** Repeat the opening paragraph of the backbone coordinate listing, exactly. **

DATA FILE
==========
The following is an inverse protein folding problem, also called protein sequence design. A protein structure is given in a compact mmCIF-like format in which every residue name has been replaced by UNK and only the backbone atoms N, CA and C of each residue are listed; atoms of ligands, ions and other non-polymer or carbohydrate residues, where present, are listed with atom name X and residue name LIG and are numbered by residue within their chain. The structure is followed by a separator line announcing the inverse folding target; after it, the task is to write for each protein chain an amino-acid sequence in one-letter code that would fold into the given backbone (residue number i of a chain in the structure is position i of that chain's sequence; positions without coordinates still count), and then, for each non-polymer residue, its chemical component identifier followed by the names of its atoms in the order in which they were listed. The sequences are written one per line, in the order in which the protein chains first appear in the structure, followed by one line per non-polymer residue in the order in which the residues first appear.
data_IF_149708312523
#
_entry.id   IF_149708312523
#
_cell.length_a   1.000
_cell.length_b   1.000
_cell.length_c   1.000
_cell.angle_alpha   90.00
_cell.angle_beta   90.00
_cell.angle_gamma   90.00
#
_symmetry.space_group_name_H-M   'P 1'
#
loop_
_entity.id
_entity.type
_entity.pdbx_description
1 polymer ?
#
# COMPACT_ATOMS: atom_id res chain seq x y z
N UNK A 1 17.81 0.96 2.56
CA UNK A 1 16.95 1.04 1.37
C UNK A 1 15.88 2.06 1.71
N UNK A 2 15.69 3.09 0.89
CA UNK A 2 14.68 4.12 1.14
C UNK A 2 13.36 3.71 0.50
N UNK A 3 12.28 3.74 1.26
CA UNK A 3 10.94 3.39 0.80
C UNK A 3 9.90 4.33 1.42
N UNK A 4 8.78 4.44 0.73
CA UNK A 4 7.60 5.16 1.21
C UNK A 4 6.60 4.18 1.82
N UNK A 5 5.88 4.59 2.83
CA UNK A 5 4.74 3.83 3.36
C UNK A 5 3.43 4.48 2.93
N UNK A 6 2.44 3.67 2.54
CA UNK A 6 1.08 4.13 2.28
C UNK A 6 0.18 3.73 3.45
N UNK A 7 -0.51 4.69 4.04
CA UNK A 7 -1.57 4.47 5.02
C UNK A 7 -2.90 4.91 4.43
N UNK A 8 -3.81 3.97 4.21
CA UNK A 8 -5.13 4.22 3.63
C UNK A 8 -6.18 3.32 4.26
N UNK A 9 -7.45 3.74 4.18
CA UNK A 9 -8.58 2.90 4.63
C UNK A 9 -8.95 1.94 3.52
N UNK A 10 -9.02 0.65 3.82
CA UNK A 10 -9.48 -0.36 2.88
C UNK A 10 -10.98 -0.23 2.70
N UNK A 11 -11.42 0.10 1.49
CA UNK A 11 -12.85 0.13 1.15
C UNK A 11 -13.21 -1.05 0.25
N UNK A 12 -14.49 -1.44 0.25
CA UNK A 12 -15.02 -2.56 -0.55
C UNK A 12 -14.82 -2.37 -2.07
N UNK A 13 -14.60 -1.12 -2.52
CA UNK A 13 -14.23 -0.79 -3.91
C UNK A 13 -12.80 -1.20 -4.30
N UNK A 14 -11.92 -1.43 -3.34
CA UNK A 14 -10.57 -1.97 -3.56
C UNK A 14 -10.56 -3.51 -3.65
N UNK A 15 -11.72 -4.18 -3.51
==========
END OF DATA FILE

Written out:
The following is an inverse protein folding problem, also called protein sequence design. A protein structure is given in a compact mmCIF-like format in which every residue name has been replaced by UNK and only the backbone atoms N, CA and C of each residue are listed; atoms of ligands, ions and other non-polymer or carbohydrate residues, where present, are listed with atom name X and residue name LIG and are numbered by residue within their chain. The structure is followed by a separator line announcing the inverse folding target; after it, the task is to write for each protein chain an amino-acid sequence in one-letter code that would fold into the given backbone (residue number i of a chain in the structure is position i of that chain's sequence; positions without coordinates still count), and then, for each non-polymer residue, its chemical component identifier followed by the names of its atoms in the order in which they were listed. The sequences are written one per line, in the order in which the protein chains first appear in the structure, followed by one line per non-polymer residue in the order in which the residues first appear.